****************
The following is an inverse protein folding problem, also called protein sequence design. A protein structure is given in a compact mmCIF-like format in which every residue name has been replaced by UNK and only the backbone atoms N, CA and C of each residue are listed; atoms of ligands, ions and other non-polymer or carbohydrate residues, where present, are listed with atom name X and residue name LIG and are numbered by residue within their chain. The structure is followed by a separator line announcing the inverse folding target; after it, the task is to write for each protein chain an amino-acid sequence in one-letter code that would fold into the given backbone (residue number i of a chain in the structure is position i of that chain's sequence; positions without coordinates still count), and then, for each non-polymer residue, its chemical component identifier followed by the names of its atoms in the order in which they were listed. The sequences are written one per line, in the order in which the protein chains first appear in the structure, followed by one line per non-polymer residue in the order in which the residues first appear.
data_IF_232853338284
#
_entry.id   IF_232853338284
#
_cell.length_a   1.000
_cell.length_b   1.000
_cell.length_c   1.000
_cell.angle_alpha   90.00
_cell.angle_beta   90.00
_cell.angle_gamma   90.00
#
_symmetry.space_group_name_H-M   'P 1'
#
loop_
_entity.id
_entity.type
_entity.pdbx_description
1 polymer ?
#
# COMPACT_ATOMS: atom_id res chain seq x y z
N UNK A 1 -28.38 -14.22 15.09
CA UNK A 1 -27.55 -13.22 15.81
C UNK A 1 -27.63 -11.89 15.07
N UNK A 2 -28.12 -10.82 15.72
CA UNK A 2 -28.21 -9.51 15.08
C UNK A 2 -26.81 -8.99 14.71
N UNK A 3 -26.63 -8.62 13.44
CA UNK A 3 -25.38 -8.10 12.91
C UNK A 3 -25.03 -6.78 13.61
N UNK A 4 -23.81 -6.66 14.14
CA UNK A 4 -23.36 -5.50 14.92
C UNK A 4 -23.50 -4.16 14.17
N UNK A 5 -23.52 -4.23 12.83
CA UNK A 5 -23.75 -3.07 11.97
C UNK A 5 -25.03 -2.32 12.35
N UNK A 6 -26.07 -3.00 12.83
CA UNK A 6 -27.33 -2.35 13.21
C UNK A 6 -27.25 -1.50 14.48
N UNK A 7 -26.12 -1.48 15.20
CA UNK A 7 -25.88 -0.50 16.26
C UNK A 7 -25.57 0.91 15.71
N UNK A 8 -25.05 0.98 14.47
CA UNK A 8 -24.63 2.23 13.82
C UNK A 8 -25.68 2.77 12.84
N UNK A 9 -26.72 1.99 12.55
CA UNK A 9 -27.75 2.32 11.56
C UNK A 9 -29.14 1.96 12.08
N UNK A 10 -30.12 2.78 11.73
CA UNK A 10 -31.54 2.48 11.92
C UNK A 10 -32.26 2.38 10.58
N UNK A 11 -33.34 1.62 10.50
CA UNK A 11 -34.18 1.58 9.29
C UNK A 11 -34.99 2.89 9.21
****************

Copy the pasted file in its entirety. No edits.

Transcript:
The following is an inverse protein folding problem, also called protein sequence design. A protein structure is given in a compact mmCIF-like format in which every residue name has been replaced by UNK and only the backbone atoms N, CA and C of each residue are listed; atoms of ligands, ions and other non-polymer or carbohydrate residues, where present, are listed with atom name X and residue name LIG and are numbered by residue within their chain. The structure is followed by a separator line announcing the inverse folding target; after it, the task is to write for each protein chain an amino-acid sequence in one-letter code that would fold into the given backbone (residue number i of a chain in the structure is position i of that chain's sequence; positions without coordinates still count), and then, for each non-polymer residue, its chemical component identifier followed by the names of its atoms in the order in which they were listed. The sequences are written one per line, in the order in which the protein chains first appear in the structure, followed by one line per non-polymer residue in the order in which the residues first appear.
data_IF_232853338284
#
_entry.id   IF_232853338284
#
_cell.length_a   1.000
_cell.length_b   1.000
_cell.length_c   1.000
_cell.angle_alpha   90.00
_cell.angle_beta   90.00
_cell.angle_gamma   90.00
#
_symmetry.space_group_name_H-M   'P 1'
#
loop_
_entity.id
_entity.type
_entity.pdbx_description
1 polymer ?
#
# COMPACT_ATOMS: atom_id res chain seq x y z
N UNK A 1 -28.38 -14.22 15.09
CA UNK A 1 -27.55 -13.22 15.81
C UNK A 1 -27.63 -11.89 15.07
N UNK A 2 -28.12 -10.82 15.72
CA UNK A 2 -28.21 -9.51 15.08
C UNK A 2 -26.81 -8.99 14.71
N UNK A 3 -26.63 -8.62 13.44
CA UNK A 3 -25.38 -8.10 12.91
C UNK A 3 -25.03 -6.78 13.61
N UNK A 4 -23.81 -6.66 14.14
CA UNK A 4 -23.36 -5.50 14.92
C UNK A 4 -23.50 -4.16 14.17
N UNK A 5 -23.52 -4.23 12.83
CA UNK A 5 -23.75 -3.07 11.97
C UNK A 5 -25.03 -2.32 12.35
N UNK A 6 -26.07 -3.00 12.83
CA UNK A 6 -27.33 -2.35 13.21
C UNK A 6 -27.25 -1.50 14.48
N UNK A 7 -26.12 -1.48 15.20
CA UNK A 7 -25.88 -0.50 16.26
C UNK A 7 -25.57 0.91 15.71
N UNK A 8 -25.05 0.98 14.47
CA UNK A 8 -24.63 2.23 13.82
C UNK A 8 -25.68 2.77 12.84
N UNK A 9 -26.72 1.99 12.55
CA UNK A 9 -27.75 2.32 11.56
C UNK A 9 -29.14 1.96 12.08
N UNK A 10 -30.12 2.78 11.73
CA UNK A 10 -31.54 2.48 11.92
C UNK A 10 -32.26 2.38 10.58
N UNK A 11 -33.34 1.62 10.50
CA UNK A 11 -34.18 1.58 9.29
C UNK A 11 -34.99 2.89 9.21